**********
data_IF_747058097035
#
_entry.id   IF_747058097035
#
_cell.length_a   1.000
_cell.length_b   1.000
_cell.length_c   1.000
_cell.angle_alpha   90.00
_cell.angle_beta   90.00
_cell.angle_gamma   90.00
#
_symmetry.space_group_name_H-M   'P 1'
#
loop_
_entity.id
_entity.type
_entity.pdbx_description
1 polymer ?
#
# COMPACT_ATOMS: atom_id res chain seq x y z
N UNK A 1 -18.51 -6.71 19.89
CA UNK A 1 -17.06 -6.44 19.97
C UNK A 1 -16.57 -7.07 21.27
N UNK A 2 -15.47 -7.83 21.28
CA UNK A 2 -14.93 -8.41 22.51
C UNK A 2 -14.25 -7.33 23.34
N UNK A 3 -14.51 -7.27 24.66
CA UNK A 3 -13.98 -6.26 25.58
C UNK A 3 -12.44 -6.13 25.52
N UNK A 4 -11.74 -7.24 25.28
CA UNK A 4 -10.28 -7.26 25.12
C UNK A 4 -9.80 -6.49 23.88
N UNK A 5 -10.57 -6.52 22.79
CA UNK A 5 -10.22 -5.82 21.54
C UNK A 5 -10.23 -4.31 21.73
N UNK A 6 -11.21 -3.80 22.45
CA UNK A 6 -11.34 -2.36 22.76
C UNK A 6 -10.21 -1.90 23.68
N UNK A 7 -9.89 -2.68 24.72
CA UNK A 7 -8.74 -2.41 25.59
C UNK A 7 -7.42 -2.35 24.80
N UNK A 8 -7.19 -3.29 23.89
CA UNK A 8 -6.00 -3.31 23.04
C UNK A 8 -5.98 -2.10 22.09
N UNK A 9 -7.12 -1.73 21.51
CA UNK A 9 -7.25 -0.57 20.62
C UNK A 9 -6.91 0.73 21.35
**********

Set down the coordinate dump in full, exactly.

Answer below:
data_IF_747058097035
#
_entry.id   IF_747058097035
#
_cell.length_a   1.000
_cell.length_b   1.000
_cell.length_c   1.000
_cell.angle_alpha   90.00
_cell.angle_beta   90.00
_cell.angle_gamma   90.00
#
_symmetry.space_group_name_H-M   'P 1'
#
loop_
_entity.id
_entity.type
_entity.pdbx_description
1 polymer ?
#
# COMPACT_ATOMS: atom_id res chain seq x y z
N UNK A 1 -18.51 -6.71 19.89
CA UNK A 1 -17.06 -6.44 19.97
C UNK A 1 -16.57 -7.07 21.27
N UNK A 2 -15.47 -7.83 21.28
CA UNK A 2 -14.93 -8.41 22.51
C UNK A 2 -14.25 -7.33 23.34
N UNK A 3 -14.51 -7.27 24.66
CA UNK A 3 -13.98 -6.26 25.58
C UNK A 3 -12.44 -6.13 25.52
N UNK A 4 -11.74 -7.24 25.28
CA UNK A 4 -10.28 -7.26 25.12
C UNK A 4 -9.80 -6.49 23.88
N UNK A 5 -10.57 -6.52 22.79
CA UNK A 5 -10.22 -5.82 21.54
C UNK A 5 -10.23 -4.31 21.73
N UNK A 6 -11.21 -3.80 22.45
CA UNK A 6 -11.34 -2.36 22.76
C UNK A 6 -10.21 -1.90 23.68
N UNK A 7 -9.89 -2.68 24.72
CA UNK A 7 -8.74 -2.41 25.59
C UNK A 7 -7.42 -2.35 24.80
N UNK A 8 -7.19 -3.29 23.89
CA UNK A 8 -6.00 -3.31 23.04
C UNK A 8 -5.98 -2.10 22.09
N UNK A 9 -7.12 -1.73 21.51
CA UNK A 9 -7.25 -0.57 20.62
C UNK A 9 -6.91 0.73 21.35